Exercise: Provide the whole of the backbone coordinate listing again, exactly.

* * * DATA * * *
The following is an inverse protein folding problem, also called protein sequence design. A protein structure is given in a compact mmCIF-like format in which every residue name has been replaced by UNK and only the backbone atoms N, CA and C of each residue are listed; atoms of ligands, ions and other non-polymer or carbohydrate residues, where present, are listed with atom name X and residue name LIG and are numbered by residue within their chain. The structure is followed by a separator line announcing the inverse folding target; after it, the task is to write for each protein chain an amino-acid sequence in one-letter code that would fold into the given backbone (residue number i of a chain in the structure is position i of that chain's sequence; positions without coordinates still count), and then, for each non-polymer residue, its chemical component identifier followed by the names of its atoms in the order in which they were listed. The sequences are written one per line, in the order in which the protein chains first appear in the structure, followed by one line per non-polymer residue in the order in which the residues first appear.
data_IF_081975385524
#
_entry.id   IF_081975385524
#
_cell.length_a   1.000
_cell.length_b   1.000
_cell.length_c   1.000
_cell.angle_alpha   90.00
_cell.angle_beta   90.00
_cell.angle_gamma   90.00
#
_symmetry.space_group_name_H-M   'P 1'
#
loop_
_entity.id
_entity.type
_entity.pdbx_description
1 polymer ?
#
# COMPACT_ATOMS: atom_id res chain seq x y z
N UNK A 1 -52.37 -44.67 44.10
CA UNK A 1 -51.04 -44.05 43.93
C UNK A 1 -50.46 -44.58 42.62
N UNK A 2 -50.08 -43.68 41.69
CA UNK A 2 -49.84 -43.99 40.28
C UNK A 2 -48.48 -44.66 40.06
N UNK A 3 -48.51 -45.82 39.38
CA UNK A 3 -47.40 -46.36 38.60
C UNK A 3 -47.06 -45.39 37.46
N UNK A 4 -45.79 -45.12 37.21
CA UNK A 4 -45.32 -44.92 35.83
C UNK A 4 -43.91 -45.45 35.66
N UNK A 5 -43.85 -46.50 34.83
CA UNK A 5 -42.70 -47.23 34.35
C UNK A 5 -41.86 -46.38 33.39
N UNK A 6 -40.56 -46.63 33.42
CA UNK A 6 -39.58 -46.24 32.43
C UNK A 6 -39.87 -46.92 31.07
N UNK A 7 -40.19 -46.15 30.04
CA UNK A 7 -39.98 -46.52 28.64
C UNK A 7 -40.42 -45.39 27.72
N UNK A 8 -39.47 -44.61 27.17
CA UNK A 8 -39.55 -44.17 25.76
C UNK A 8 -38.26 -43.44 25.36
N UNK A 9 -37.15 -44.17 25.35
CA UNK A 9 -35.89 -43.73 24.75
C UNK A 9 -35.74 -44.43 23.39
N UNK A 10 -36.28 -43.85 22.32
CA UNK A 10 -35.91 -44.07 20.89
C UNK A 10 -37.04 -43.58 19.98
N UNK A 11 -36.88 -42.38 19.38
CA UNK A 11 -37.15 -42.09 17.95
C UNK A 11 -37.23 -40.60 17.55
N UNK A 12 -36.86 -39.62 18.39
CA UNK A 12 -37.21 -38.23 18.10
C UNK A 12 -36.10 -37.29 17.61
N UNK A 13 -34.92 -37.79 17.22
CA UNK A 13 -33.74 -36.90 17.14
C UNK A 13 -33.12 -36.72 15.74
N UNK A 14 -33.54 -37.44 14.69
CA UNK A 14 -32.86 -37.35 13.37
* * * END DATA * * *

The following is an inverse protein folding problem, also called protein sequence design. A protein structure is given in a compact mmCIF-like format in which every residue name has been replaced by UNK and only the backbone atoms N, CA and C of each residue are listed; atoms of ligands, ions and other non-polymer or carbohydrate residues, where present, are listed with atom name X and residue name LIG and are numbered by residue within their chain. The structure is followed by a separator line announcing the inverse folding target; after it, the task is to write for each protein chain an amino-acid sequence in one-letter code that would fold into the given backbone (residue number i of a chain in the structure is position i of that chain's sequence; positions without coordinates still count), and then, for each non-polymer residue, its chemical component identifier followed by the names of its atoms in the order in which they were listed. The sequences are written one per line, in the order in which the protein chains first appear in the structure, followed by one line per non-polymer residue in the order in which the residues first appear.
data_IF_081975385524
#
_entry.id   IF_081975385524
#
_cell.length_a   1.000
_cell.length_b   1.000
_cell.length_c   1.000
_cell.angle_alpha   90.00
_cell.angle_beta   90.00
_cell.angle_gamma   90.00
#
_symmetry.space_group_name_H-M   'P 1'
#
loop_
_entity.id
_entity.type
_entity.pdbx_description
1 polymer ?
#
# COMPACT_ATOMS: atom_id res chain seq x y z
N UNK A 1 -52.37 -44.67 44.10
CA UNK A 1 -51.04 -44.05 43.93
C UNK A 1 -50.46 -44.58 42.62
N UNK A 2 -50.08 -43.68 41.69
CA UNK A 2 -49.84 -43.99 40.28
C UNK A 2 -48.48 -44.66 40.06
N UNK A 3 -48.51 -45.82 39.38
CA UNK A 3 -47.40 -46.36 38.60
C UNK A 3 -47.06 -45.39 37.46
N UNK A 4 -45.79 -45.12 37.21
CA UNK A 4 -45.32 -44.92 35.83
C UNK A 4 -43.91 -45.45 35.66
N UNK A 5 -43.85 -46.50 34.83
CA UNK A 5 -42.70 -47.23 34.35
C UNK A 5 -41.86 -46.38 33.39
N UNK A 6 -40.56 -46.63 33.42
CA UNK A 6 -39.58 -46.24 32.43
C UNK A 6 -39.87 -46.92 31.07
N UNK A 7 -40.19 -46.15 30.04
CA UNK A 7 -39.98 -46.52 28.64
C UNK A 7 -40.42 -45.39 27.72
N UNK A 8 -39.47 -44.61 27.17
CA UNK A 8 -39.55 -44.17 25.76
C UNK A 8 -38.26 -43.44 25.36
N UNK A 9 -37.15 -44.17 25.35
CA UNK A 9 -35.89 -43.73 24.75
C UNK A 9 -35.74 -44.43 23.39
N UNK A 10 -36.28 -43.85 22.32
CA UNK A 10 -35.91 -44.07 20.89
C UNK A 10 -37.04 -43.58 19.98
N UNK A 11 -36.88 -42.38 19.38
CA UNK A 11 -37.15 -42.09 17.95
C UNK A 11 -37.23 -40.60 17.55
N UNK A 12 -36.86 -39.62 18.39
CA UNK A 12 -37.21 -38.23 18.10
C UNK A 12 -36.10 -37.29 17.61
N UNK A 13 -34.92 -37.79 17.22
CA UNK A 13 -33.74 -36.90 17.14
C UNK A 13 -33.12 -36.72 15.74
N UNK A 14 -33.54 -37.44 14.69
CA UNK A 14 -32.86 -37.35 13.37